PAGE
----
Our Favorite Secret Off-Menu Comfort Foods in DC

Get the cacio e pepe at Centrolina—trust us.

Cacio e pepe at Centrolina. Photograph by Scott Suchman

Ask for these four off-menu finds.

Ask for: Cacio e pepe

Where: Centrolina (974 Palmer Alley, NW)

This deceptively simple dish of noodles tossed in pecorino, Parmesan, and Cacio de Roma cheese and cracked pepper is labor-intensive when done right—that perfect, creamy texture is a result of constant stirring—which is why chef Amy Brandwein makes it only for those in the know.

Ask for: Patatas bravas “à la Mark”

Where: Estadio (1520 14th St., NW)

Late owner Mark Kuller liked to special-request two dishes on this Spanish restaurant’s menu in the same skillet: patatas bravas (fried potatoes) and roasted baby chorizo. Tomato sauce and aïoli are served on the side so everything stays crunchy.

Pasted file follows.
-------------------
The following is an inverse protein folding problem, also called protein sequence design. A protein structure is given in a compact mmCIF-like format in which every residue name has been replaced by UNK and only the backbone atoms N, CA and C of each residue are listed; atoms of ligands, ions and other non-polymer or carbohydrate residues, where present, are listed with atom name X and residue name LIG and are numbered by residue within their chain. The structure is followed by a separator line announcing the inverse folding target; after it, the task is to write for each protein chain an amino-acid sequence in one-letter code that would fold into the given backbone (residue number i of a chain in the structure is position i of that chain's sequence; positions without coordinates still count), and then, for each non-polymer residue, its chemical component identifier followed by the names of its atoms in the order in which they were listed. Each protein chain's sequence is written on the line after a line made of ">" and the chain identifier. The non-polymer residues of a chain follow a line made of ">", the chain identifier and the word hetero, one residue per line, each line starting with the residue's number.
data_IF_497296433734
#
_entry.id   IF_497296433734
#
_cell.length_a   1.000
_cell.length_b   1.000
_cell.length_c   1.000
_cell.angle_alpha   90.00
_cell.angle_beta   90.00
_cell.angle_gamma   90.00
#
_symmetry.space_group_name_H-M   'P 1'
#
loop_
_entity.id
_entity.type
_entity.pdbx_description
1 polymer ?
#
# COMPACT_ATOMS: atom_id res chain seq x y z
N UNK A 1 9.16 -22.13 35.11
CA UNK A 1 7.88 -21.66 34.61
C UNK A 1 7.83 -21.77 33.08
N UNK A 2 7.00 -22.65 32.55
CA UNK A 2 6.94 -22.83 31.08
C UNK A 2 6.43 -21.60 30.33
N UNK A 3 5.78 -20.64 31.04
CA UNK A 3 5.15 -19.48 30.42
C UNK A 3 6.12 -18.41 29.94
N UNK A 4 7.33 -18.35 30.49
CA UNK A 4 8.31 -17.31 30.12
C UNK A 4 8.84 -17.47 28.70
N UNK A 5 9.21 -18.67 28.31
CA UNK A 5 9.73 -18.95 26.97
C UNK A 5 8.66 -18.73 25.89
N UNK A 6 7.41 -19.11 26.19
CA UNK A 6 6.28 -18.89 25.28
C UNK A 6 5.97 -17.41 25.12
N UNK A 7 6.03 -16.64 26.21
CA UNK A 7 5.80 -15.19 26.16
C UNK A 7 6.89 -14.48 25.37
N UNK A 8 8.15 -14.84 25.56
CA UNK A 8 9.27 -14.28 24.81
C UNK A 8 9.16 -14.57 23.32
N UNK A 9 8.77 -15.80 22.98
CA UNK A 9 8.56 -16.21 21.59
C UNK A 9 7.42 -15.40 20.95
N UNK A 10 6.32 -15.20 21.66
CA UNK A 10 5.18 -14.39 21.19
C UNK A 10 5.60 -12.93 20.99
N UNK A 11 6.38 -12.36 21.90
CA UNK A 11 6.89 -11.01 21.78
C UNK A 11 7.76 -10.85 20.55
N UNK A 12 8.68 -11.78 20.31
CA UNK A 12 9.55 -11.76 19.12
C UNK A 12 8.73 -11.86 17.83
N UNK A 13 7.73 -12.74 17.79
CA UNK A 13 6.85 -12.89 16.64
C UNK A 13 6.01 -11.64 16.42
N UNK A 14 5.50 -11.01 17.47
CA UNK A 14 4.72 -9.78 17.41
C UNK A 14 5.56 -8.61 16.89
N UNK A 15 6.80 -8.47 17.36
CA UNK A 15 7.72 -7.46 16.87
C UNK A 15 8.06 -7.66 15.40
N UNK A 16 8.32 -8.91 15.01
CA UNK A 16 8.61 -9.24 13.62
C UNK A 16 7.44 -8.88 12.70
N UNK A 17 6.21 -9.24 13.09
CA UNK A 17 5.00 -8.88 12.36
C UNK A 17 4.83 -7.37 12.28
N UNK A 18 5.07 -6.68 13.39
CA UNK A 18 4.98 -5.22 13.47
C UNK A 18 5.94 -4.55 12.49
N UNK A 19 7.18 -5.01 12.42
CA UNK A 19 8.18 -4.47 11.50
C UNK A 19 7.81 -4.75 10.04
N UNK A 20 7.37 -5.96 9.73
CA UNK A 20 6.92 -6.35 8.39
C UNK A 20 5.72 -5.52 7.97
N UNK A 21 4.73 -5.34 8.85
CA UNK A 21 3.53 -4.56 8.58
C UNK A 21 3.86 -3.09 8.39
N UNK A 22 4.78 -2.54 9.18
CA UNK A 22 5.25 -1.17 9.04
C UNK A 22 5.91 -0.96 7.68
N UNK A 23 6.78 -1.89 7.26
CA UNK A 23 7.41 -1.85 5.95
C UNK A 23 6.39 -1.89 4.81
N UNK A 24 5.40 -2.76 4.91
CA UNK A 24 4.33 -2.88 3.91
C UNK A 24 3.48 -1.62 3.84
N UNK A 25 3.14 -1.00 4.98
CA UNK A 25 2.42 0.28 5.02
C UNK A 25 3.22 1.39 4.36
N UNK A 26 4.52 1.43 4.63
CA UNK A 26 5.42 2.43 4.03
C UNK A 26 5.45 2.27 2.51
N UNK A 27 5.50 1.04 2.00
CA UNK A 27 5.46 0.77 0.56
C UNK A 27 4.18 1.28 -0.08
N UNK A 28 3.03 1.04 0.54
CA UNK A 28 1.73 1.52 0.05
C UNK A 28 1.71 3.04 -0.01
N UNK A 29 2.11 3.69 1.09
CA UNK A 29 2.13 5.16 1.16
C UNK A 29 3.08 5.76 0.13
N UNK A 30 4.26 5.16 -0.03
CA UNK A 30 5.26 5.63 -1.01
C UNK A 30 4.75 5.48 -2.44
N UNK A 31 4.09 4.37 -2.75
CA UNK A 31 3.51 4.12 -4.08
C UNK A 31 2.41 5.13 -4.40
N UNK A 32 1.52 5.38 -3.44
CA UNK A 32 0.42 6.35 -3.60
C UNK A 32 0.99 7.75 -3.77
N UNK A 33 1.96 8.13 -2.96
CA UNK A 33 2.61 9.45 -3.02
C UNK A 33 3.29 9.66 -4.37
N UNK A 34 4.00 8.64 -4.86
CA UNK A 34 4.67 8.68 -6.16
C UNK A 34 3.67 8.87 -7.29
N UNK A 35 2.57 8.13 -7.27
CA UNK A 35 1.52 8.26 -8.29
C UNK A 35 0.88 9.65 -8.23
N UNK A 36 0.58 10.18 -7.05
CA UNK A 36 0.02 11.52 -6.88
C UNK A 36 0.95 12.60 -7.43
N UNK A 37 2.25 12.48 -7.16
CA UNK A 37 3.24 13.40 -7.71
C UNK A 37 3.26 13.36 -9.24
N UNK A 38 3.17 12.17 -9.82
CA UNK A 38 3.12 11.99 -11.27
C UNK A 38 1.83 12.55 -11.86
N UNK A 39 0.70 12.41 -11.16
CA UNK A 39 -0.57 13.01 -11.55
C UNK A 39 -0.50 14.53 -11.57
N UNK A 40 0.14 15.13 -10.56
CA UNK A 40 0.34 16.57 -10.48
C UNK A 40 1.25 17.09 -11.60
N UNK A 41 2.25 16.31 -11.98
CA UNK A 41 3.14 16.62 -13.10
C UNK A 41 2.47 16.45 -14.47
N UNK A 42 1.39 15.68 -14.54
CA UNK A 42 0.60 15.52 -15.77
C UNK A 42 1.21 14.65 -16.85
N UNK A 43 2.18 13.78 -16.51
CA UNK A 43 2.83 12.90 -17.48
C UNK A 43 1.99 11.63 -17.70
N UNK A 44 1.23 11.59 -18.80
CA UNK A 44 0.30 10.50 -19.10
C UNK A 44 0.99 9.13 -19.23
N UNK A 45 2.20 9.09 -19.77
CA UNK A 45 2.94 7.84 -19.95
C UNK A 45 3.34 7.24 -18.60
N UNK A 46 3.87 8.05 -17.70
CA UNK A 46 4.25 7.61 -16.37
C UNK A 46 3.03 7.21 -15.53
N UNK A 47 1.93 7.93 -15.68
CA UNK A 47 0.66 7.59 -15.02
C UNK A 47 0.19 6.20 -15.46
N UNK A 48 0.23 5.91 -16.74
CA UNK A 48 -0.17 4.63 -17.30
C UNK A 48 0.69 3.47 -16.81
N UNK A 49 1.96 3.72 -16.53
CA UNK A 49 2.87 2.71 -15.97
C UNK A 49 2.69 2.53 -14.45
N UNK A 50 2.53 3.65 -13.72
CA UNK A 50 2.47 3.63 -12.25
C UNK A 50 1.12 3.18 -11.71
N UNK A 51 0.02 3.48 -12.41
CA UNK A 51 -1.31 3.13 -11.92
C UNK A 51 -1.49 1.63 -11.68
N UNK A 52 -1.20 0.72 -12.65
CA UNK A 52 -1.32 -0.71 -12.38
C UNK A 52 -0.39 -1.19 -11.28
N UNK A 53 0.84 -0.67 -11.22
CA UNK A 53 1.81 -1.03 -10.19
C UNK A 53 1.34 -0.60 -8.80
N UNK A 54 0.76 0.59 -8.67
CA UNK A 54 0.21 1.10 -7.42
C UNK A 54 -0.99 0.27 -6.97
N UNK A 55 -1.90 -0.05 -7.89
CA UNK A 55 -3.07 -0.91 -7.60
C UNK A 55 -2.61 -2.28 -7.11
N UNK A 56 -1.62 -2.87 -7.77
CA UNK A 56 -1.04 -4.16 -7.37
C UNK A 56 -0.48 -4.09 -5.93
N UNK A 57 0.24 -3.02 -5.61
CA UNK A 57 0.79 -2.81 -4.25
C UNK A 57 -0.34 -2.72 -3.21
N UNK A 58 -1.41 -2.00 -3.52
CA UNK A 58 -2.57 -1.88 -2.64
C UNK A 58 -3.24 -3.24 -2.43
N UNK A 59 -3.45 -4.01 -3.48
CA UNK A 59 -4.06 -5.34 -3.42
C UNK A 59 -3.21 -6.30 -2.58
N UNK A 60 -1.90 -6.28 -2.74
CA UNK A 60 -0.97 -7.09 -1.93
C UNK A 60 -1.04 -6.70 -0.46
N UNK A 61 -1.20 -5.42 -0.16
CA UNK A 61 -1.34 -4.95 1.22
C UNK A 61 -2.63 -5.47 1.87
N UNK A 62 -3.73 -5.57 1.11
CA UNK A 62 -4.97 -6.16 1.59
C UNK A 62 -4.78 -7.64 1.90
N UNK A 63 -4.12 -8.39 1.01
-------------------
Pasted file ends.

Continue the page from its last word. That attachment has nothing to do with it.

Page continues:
Ask for: Grilled cheese with tomato

Where: The Riggsby (1731 New Hampshire Ave., NW)

Chef Mollie Moore gives this sandwich maximum crispiness by starting it open-faced in a hot buttered pan, then letting the cheese melt even more in the oven.

Ask for: Steamed-egg custard

Where: Mandu (453 K St., NW)

Customers can request this homey Korean egg casserole—called gyeran jjim—only when chef Danny or “Mama” Yesoon Lee is in the kitchen. “It’s a very delicate dish to make properly,” Danny says. Thankfully, at 72, his mother still cooks five nights a week. Ask for an off-menu kimchee-back—a shot of whiskey and kimchee brine—too.

This article appears in the November 2018 issue of Washingtonian.

Food Editor

Anna Spiegel covers the dining and drinking scene in her native DC. Prior to joining Washingtonian in 2010, she attended the French Culinary Institute and Columbia University’s MFA program in New York, and held various cooking and writing positions in NYC and in St. John, US Virgin Islands.